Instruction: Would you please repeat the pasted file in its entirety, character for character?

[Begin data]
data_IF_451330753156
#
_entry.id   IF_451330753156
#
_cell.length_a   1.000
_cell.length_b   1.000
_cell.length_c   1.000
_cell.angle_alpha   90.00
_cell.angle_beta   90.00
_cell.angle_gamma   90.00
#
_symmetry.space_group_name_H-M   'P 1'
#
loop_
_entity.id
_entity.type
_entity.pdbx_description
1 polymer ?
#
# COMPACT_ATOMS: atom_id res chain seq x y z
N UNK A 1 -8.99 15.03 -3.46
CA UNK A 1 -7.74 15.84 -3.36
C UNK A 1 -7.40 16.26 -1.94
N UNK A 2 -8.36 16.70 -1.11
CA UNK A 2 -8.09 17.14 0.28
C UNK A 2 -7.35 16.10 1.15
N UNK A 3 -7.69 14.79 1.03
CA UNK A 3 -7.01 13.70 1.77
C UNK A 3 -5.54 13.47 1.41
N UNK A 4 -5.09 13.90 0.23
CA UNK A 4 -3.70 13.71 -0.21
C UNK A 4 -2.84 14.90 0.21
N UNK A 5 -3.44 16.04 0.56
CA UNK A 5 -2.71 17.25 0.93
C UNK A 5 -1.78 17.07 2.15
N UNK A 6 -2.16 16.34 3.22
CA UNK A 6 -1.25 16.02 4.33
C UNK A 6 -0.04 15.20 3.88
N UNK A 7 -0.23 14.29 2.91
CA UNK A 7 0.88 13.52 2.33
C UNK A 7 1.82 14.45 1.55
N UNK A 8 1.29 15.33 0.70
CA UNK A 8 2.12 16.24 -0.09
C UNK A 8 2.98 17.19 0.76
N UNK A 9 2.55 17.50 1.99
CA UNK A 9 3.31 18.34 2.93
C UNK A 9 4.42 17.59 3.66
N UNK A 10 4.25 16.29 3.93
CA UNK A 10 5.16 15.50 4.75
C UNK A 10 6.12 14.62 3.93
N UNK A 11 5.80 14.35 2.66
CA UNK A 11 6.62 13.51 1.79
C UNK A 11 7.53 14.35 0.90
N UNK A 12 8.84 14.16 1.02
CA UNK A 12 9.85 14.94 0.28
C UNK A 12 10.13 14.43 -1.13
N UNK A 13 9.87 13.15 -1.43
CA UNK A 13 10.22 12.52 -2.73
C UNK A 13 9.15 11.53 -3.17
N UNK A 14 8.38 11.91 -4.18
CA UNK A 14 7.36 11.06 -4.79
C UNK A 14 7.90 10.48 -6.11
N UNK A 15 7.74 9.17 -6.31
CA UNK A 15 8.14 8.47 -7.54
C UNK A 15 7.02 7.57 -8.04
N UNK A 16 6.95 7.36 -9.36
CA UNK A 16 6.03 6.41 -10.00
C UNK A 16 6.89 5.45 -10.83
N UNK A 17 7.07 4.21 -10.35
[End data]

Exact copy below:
data_IF_451330753156
#
_entry.id   IF_451330753156
#
_cell.length_a   1.000
_cell.length_b   1.000
_cell.length_c   1.000
_cell.angle_alpha   90.00
_cell.angle_beta   90.00
_cell.angle_gamma   90.00
#
_symmetry.space_group_name_H-M   'P 1'
#
loop_
_entity.id
_entity.type
_entity.pdbx_description
1 polymer ?
#
# COMPACT_ATOMS: atom_id res chain seq x y z
N UNK A 1 -8.99 15.03 -3.46
CA UNK A 1 -7.74 15.84 -3.36
C UNK A 1 -7.40 16.26 -1.94
N UNK A 2 -8.36 16.70 -1.11
CA UNK A 2 -8.09 17.14 0.28
C UNK A 2 -7.35 16.10 1.15
N UNK A 3 -7.69 14.79 1.03
CA UNK A 3 -7.01 13.70 1.77
C UNK A 3 -5.54 13.47 1.41
N UNK A 4 -5.09 13.90 0.23
CA UNK A 4 -3.70 13.71 -0.21
C UNK A 4 -2.84 14.90 0.21
N UNK A 5 -3.44 16.04 0.56
CA UNK A 5 -2.71 17.25 0.93
C UNK A 5 -1.78 17.07 2.15
N UNK A 6 -2.16 16.34 3.22
CA UNK A 6 -1.25 16.02 4.33
C UNK A 6 -0.04 15.20 3.88
N UNK A 7 -0.23 14.29 2.91
CA UNK A 7 0.88 13.52 2.33
C UNK A 7 1.82 14.45 1.55
N UNK A 8 1.29 15.33 0.70
CA UNK A 8 2.12 16.24 -0.09
C UNK A 8 2.98 17.19 0.76
N UNK A 9 2.55 17.50 1.99
CA UNK A 9 3.31 18.34 2.93
C UNK A 9 4.42 17.59 3.66
N UNK A 10 4.25 16.29 3.93
CA UNK A 10 5.16 15.50 4.75
C UNK A 10 6.12 14.62 3.93
N UNK A 11 5.80 14.35 2.66
CA UNK A 11 6.62 13.51 1.79
C UNK A 11 7.53 14.35 0.90
N UNK A 12 8.84 14.16 1.02
CA UNK A 12 9.85 14.94 0.28
C UNK A 12 10.13 14.43 -1.13
N UNK A 13 9.87 13.15 -1.43
CA UNK A 13 10.22 12.52 -2.73
C UNK A 13 9.15 11.53 -3.17
N UNK A 14 8.38 11.91 -4.18
CA UNK A 14 7.36 11.06 -4.79
C UNK A 14 7.90 10.48 -6.11
N UNK A 15 7.74 9.17 -6.31
CA UNK A 15 8.14 8.47 -7.54
C UNK A 15 7.02 7.57 -8.04
N UNK A 16 6.95 7.36 -9.36
CA UNK A 16 6.03 6.41 -10.00
C UNK A 16 6.89 5.45 -10.83
N UNK A 17 7.07 4.21 -10.35